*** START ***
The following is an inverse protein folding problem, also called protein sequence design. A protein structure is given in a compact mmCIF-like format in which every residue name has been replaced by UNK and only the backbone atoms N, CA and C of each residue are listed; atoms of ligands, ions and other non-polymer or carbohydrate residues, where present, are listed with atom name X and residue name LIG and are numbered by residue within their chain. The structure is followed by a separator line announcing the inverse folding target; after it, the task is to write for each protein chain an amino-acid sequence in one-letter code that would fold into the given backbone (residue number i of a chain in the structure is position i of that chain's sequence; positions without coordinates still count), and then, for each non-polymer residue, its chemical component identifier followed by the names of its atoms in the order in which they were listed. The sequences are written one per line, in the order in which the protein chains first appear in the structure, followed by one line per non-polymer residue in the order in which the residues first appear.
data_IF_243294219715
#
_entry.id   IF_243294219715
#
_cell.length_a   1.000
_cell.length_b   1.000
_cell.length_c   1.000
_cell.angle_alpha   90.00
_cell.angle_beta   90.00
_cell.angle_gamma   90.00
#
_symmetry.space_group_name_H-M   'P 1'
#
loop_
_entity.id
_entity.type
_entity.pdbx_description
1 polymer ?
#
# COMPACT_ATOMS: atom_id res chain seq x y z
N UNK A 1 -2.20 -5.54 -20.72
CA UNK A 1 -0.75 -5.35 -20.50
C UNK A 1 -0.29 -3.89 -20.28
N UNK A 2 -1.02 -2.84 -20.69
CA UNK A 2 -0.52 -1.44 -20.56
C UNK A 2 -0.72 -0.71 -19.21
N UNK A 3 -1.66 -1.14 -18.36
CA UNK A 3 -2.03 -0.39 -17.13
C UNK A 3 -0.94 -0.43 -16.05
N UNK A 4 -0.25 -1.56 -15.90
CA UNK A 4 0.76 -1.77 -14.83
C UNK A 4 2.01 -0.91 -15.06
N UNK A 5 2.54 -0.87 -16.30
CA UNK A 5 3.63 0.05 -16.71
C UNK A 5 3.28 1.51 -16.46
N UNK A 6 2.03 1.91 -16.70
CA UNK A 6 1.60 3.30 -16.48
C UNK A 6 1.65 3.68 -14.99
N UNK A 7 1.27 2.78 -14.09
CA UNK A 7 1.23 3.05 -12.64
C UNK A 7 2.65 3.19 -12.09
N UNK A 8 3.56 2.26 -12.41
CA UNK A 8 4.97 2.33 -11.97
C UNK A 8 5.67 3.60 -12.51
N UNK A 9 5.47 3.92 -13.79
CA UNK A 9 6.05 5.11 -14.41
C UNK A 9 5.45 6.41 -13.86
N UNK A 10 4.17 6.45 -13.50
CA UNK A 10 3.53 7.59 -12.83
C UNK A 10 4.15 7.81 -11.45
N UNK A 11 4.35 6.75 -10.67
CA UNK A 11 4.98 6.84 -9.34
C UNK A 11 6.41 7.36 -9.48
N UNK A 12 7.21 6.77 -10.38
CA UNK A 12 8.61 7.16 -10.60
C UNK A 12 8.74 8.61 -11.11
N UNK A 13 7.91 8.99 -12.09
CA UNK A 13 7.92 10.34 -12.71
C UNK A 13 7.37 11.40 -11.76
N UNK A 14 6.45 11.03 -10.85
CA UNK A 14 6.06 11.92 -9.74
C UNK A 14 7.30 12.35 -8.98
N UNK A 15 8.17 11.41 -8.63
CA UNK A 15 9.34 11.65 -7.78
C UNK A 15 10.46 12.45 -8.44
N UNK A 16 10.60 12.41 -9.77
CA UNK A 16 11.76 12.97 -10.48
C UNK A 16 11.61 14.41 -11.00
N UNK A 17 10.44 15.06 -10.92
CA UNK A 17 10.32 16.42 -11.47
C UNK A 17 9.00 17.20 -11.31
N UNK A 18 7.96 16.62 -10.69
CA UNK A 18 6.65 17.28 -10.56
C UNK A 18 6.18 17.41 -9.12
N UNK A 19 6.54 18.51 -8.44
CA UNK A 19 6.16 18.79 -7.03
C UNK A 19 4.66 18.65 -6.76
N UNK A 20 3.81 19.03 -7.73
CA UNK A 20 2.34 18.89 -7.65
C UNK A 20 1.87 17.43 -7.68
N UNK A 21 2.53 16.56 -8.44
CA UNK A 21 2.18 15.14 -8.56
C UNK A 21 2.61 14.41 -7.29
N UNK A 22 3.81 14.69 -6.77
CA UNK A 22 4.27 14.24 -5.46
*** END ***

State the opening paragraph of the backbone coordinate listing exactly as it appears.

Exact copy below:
The following is an inverse protein folding problem, also called protein sequence design. A protein structure is given in a compact mmCIF-like format in which every residue name has been replaced by UNK and only the backbone atoms N, CA and C of each residue are listed; atoms of ligands, ions and other non-polymer or carbohydrate residues, where present, are listed with atom name X and residue name LIG and are numbered by residue within their chain. The structure is followed by a separator line announcing the inverse folding target; after it, the task is to write for each protein chain an amino-acid sequence in one-letter code that would fold into the given backbone (residue number i of a chain in the structure is position i of that chain's sequence; positions without coordinates still count), and then, for each non-polymer residue, its chemical component identifier followed by the names of its atoms in the order in which they were listed. The sequences are written one per line, in the order in which the protein chains first appear in the structure, followed by one line per non-polymer residue in the order in which the residues first appear.